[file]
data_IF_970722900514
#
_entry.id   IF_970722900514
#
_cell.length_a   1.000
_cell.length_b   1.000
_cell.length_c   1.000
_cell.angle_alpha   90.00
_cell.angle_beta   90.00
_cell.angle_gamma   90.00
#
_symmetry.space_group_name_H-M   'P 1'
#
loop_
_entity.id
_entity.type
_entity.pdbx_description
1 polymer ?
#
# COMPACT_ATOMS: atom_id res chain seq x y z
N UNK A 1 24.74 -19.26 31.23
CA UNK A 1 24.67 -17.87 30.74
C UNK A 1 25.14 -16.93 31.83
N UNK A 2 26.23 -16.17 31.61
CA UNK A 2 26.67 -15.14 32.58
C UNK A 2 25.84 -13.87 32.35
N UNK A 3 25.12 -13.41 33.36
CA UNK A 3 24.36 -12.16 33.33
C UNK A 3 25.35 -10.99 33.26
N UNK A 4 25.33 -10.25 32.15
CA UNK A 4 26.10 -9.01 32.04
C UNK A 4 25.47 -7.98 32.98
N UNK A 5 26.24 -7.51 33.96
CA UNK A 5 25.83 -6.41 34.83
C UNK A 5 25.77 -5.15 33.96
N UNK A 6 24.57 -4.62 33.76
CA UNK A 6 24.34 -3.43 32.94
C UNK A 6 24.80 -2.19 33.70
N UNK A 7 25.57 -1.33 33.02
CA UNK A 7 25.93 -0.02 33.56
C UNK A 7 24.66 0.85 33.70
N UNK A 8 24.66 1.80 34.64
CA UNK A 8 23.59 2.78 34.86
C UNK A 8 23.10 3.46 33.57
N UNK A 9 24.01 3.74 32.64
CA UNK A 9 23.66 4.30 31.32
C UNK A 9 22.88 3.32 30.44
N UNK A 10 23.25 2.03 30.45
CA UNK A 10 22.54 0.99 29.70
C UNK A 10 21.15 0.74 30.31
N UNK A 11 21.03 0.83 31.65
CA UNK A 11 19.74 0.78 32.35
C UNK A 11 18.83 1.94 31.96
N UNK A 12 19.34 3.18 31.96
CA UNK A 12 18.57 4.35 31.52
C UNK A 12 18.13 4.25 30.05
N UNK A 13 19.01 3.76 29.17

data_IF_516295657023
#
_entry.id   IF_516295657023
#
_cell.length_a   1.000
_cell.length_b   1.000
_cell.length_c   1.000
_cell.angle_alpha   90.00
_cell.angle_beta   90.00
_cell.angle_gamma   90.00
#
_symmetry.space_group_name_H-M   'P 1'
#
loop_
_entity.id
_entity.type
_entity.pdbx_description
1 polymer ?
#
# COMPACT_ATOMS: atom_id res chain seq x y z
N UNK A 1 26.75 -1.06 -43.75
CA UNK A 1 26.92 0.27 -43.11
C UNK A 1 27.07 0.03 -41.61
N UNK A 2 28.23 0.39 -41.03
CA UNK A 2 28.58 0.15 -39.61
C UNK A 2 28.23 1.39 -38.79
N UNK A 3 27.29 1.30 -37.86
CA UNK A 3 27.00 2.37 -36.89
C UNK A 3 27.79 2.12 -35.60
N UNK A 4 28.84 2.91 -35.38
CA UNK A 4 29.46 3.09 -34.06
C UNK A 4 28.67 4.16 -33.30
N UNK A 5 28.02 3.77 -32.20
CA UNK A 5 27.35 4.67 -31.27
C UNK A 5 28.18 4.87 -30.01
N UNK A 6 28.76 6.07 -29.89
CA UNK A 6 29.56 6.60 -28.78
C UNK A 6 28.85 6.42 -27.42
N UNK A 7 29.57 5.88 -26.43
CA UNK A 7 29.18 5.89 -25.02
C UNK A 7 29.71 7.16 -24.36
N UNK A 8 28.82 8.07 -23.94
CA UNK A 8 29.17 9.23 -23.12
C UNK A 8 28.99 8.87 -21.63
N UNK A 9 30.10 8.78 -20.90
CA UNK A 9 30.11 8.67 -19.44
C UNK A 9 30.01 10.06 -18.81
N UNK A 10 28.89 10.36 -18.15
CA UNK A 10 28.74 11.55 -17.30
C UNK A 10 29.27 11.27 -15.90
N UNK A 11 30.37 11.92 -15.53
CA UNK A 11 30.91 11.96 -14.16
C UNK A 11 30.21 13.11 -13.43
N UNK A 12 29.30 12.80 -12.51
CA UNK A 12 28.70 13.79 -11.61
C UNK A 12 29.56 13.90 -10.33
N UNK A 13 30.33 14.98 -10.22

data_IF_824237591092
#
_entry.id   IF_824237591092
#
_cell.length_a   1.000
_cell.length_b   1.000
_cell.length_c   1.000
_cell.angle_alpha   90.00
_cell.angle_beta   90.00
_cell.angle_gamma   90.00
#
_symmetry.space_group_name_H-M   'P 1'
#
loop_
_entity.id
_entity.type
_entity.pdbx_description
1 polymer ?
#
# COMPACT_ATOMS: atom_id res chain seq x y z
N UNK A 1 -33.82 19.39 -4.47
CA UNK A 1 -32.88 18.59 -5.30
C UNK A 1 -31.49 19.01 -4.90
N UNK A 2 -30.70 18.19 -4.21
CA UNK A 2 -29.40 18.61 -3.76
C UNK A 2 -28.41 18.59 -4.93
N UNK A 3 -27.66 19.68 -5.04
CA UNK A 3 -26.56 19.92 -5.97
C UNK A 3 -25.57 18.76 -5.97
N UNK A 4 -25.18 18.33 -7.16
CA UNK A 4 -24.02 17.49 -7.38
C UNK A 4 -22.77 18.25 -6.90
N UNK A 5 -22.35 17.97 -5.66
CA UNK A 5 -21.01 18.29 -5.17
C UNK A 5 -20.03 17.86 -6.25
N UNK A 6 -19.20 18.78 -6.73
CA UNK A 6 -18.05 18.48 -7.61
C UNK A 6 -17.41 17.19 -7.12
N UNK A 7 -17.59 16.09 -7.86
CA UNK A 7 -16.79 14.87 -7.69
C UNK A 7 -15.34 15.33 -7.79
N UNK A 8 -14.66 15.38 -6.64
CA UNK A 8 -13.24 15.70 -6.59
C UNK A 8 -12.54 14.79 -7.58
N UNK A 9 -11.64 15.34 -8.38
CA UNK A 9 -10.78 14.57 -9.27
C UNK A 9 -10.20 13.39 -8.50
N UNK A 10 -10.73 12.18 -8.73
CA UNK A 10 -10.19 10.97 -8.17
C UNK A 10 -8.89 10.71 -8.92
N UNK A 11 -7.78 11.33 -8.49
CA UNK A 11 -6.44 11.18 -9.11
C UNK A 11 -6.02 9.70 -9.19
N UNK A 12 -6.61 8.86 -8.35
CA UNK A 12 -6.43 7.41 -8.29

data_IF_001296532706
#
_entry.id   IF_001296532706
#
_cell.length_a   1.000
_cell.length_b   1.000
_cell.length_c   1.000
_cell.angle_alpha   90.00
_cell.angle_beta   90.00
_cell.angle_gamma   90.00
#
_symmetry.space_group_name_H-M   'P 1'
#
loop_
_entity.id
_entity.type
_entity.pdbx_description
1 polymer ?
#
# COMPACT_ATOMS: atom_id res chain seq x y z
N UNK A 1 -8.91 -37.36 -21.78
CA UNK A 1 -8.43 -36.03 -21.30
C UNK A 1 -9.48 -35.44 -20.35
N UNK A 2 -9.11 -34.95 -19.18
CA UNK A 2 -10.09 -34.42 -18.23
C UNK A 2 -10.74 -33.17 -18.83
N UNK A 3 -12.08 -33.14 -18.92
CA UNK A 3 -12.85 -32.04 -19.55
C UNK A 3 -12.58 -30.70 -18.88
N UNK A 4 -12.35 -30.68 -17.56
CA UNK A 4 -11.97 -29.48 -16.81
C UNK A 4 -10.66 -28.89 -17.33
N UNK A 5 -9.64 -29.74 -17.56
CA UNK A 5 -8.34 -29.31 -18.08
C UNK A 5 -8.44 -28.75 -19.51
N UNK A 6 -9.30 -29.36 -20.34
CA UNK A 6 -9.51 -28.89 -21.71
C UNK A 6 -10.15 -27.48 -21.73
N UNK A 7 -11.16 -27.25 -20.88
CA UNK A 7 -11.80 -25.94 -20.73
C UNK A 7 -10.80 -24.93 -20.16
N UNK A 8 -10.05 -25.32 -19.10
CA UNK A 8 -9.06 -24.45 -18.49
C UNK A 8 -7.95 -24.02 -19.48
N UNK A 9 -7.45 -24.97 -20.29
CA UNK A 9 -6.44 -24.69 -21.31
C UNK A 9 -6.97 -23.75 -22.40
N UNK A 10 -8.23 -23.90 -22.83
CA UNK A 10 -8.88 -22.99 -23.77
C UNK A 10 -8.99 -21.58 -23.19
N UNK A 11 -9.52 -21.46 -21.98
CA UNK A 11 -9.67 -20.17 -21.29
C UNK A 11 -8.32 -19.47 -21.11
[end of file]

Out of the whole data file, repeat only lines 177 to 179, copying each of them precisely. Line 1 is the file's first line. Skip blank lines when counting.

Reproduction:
_cell.angle_alpha   90.00
_cell.angle_beta   90.00
_cell.angle_gamma   90.00